We have, from time to time, written articles here on how to be happy. True happiness comes from inside and whilst we can pick up happy tips from other people, in truth we can only be as happy or as sad as we choose to be.

We have the power to make that decision to be happy. It is in the human condition to constantly search for happiness – and indeed, haven’t the Americans written ‘the pursuit of happiness’ into their constitution.

The place to start being happy is when the next person asks you, ‘how are things?’ Try saying ‘brilliant’ instead of ‘ah … middling’, and watch how that response will sow the seed of happiness for the rest of the day.

YCBS has occasionally stolen ideas for a column, but we can never be accused of plagiarism.  Our literary offerings are by and large our own jaundiced take on the world around us. (Ah … Lads, let somebody else speak …please!)

But I came across an article on ‘the art of happiness’ this evening, and we are going to fill the remainder of this week’s space with excerpts from the piece. The interesting thing about this is that it was written 76 years ago; but when you read it, I’m sure that you will agree that it could have been written today.

William D Ogden, of the ‘New York Times’, sat down and wrote an editorial on the art of happiness and this appeared in his newspaper on 30th December 1945.

“We have a curious condition in the world today. There was never a time when so much official effort was being expended to produce happiness, and probably never a time when so little attention was being paid by the individual to creating the personal qualities that make for it …”

“What one misses most in the world today is the evidence of widespread personal determination to develop a character that will in itself make for happiness. The whole emphasis is on the reform of living conditions, on increased wages, or controls on the economic structure – and so little on people improving themselves.”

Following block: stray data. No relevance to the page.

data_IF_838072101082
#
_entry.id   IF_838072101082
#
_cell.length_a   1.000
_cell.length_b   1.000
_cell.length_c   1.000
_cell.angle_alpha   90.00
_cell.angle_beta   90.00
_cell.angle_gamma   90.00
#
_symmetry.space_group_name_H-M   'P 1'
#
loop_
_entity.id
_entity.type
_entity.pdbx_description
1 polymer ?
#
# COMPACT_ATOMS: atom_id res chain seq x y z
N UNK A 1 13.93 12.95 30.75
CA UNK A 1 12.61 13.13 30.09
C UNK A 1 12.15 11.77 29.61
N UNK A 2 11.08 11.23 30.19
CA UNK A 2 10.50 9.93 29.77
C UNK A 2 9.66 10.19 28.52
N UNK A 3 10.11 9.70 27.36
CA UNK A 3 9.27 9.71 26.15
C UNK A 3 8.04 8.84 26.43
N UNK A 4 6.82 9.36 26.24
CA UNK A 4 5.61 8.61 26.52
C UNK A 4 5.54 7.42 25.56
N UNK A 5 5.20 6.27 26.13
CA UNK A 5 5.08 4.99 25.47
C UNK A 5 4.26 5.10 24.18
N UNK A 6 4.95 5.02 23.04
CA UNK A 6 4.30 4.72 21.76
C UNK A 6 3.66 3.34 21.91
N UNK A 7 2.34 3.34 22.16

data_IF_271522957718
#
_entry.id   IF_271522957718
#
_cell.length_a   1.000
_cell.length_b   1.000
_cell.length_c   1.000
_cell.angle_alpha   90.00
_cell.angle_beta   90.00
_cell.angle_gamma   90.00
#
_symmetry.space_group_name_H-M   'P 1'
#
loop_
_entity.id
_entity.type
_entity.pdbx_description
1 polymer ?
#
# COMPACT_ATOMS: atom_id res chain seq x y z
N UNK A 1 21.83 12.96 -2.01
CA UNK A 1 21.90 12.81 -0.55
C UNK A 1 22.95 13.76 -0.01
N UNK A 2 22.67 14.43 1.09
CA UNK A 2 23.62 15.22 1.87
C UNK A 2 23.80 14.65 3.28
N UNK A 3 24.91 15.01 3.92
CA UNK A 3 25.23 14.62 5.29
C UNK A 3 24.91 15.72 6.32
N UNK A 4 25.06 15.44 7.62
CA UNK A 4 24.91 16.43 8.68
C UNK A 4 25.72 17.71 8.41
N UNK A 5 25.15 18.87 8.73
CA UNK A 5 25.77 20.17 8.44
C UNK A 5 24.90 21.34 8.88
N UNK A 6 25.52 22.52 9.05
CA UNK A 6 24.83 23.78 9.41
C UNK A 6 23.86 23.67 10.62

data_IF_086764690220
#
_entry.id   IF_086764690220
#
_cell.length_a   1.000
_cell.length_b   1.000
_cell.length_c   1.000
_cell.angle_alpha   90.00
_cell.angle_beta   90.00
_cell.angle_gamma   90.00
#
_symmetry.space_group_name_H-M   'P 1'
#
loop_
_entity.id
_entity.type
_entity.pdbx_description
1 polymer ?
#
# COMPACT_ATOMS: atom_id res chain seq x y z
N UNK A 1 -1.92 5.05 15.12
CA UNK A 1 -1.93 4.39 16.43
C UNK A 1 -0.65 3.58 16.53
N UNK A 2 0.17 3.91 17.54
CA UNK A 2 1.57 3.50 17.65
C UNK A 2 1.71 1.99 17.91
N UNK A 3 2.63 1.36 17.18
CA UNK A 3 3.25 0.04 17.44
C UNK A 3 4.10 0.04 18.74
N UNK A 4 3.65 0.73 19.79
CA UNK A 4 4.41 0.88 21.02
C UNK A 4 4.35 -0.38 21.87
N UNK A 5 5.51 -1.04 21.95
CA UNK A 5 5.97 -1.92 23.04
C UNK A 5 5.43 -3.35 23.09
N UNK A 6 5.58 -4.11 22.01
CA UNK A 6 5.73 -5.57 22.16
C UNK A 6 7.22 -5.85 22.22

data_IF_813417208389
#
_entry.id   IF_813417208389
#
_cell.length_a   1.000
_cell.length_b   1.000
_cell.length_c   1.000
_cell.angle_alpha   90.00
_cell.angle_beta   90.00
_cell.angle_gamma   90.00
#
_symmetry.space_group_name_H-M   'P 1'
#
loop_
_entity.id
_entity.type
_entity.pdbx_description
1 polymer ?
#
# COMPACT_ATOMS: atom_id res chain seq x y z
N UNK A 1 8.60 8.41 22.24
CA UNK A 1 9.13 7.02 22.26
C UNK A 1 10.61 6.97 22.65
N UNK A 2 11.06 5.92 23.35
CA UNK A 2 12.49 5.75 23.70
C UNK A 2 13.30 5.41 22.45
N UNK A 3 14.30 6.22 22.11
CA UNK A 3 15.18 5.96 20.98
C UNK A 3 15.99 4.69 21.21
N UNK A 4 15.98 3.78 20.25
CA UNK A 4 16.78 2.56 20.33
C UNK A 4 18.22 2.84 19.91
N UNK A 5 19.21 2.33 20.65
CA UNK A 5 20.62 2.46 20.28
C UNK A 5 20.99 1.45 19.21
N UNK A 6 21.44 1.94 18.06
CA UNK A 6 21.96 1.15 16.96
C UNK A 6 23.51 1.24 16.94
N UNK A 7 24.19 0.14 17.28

“The ingredients of happiness are so simple that they can be counted on one hand. First of all, happiness must be shared. Selfishness is the enemy; for to make another happy is to be happy one’s self. It is quite seldom found for long in big crowds, most easily found in moments of solitude and reflection. It comes from within, and rests most securely on simple goodness and clear conscience. Religion may not be essential to it, but no one is known to have gained it without a philosophy resting on ethical principles. “

“It cannot be bought; indeed money, strange as it may seem, has very little to do with it. It was Thomas Kempis who wisely said that ‘a modest competence sufficeth.”

“People are not happy unless they are reasonably happy with themselves, so that the quest for tranquillity must be of necessity begun with self-examination. We shall not often be content with what we discover in this scrutiny. There is much to do, and so little done. Upon this searching self-analysis, however; depends the discovery of those qualities that make each person unique, and whose development alone can bring satisfaction.”

“Of all those who have tried, down the ages, to outline a programme for happiness, few have succeeded as well as William Henry Channing, a clergyman who was chaplain to the United States Senate in the middle of the last century. He put it this way:

‘To live content with small means, to seek elegance rather than luxury, and refinement rather than fashion; to be worthy, not respectable, and wealthy, not rich; to study hard, think quietly, talk gently, act frankly; to listen to the stars and the birds, to babes and sages, with open heart; to bear all cheerfully, do all bravely, await occasion, hurry never; in a word, to let the spiritual, unbidden and unconscious, grow up through the common. This is my symphony.”

“It will be noted”, Ogden concluded, “that no government can do this for you; you must do it for yourself.”

And there you have it, dear readers. There is a lot of wisdom in those excerpts from that old editorial – so much so, that I thought it worth passing on as it is. Even if we all just take one signpost from Mr Ogden’s blueprint, we shall be all the better for doing so.

Don’t Forget

Happiness is discovering that the slip of paper underneath you windscreen wiper is only an advertisement.



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